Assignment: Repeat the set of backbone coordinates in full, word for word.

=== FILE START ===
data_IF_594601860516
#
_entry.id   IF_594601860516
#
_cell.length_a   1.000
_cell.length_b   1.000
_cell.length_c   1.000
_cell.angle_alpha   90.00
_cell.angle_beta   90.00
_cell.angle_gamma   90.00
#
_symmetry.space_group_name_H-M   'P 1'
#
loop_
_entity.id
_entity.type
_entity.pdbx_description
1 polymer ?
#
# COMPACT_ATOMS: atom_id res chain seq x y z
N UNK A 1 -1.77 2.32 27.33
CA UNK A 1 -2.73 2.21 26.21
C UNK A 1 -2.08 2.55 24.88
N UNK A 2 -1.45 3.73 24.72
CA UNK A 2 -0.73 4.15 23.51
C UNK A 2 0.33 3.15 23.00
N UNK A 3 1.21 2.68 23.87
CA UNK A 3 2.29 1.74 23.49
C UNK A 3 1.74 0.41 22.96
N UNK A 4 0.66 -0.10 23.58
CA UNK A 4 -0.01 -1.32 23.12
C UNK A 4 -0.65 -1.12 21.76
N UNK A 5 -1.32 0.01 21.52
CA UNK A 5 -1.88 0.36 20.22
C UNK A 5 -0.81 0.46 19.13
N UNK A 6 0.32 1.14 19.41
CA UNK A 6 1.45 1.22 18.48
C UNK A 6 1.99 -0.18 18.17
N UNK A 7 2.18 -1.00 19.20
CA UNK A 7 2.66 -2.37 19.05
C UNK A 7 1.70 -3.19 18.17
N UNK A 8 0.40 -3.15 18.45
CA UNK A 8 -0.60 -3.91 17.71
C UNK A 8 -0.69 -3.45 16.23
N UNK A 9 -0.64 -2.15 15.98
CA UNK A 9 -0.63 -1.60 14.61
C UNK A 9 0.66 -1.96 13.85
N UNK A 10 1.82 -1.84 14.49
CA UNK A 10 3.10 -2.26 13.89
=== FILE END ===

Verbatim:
data_IF_594601860516
#
_entry.id   IF_594601860516
#
_cell.length_a   1.000
_cell.length_b   1.000
_cell.length_c   1.000
_cell.angle_alpha   90.00
_cell.angle_beta   90.00
_cell.angle_gamma   90.00
#
_symmetry.space_group_name_H-M   'P 1'
#
loop_
_entity.id
_entity.type
_entity.pdbx_description
1 polymer ?
#
# COMPACT_ATOMS: atom_id res chain seq x y z
N UNK A 1 -1.77 2.32 27.33
CA UNK A 1 -2.73 2.21 26.21
C UNK A 1 -2.08 2.55 24.88
N UNK A 2 -1.45 3.73 24.72
CA UNK A 2 -0.73 4.15 23.51
C UNK A 2 0.33 3.15 23.00
N UNK A 3 1.21 2.68 23.87
CA UNK A 3 2.29 1.74 23.49
C UNK A 3 1.74 0.41 22.96
N UNK A 4 0.66 -0.10 23.58
CA UNK A 4 -0.01 -1.32 23.12
C UNK A 4 -0.65 -1.12 21.76
N UNK A 5 -1.32 0.01 21.52
CA UNK A 5 -1.88 0.36 20.22
C UNK A 5 -0.81 0.46 19.13
N UNK A 6 0.32 1.14 19.41
CA UNK A 6 1.45 1.22 18.48
C UNK A 6 1.99 -0.18 18.17
N UNK A 7 2.18 -1.00 19.20
CA UNK A 7 2.66 -2.37 19.05
C UNK A 7 1.70 -3.19 18.17
N UNK A 8 0.40 -3.15 18.45
CA UNK A 8 -0.60 -3.91 17.71
C UNK A 8 -0.69 -3.45 16.23
N UNK A 9 -0.64 -2.15 15.98
CA UNK A 9 -0.63 -1.60 14.61
C UNK A 9 0.66 -1.96 13.85
N UNK A 10 1.82 -1.84 14.49
CA UNK A 10 3.10 -2.26 13.89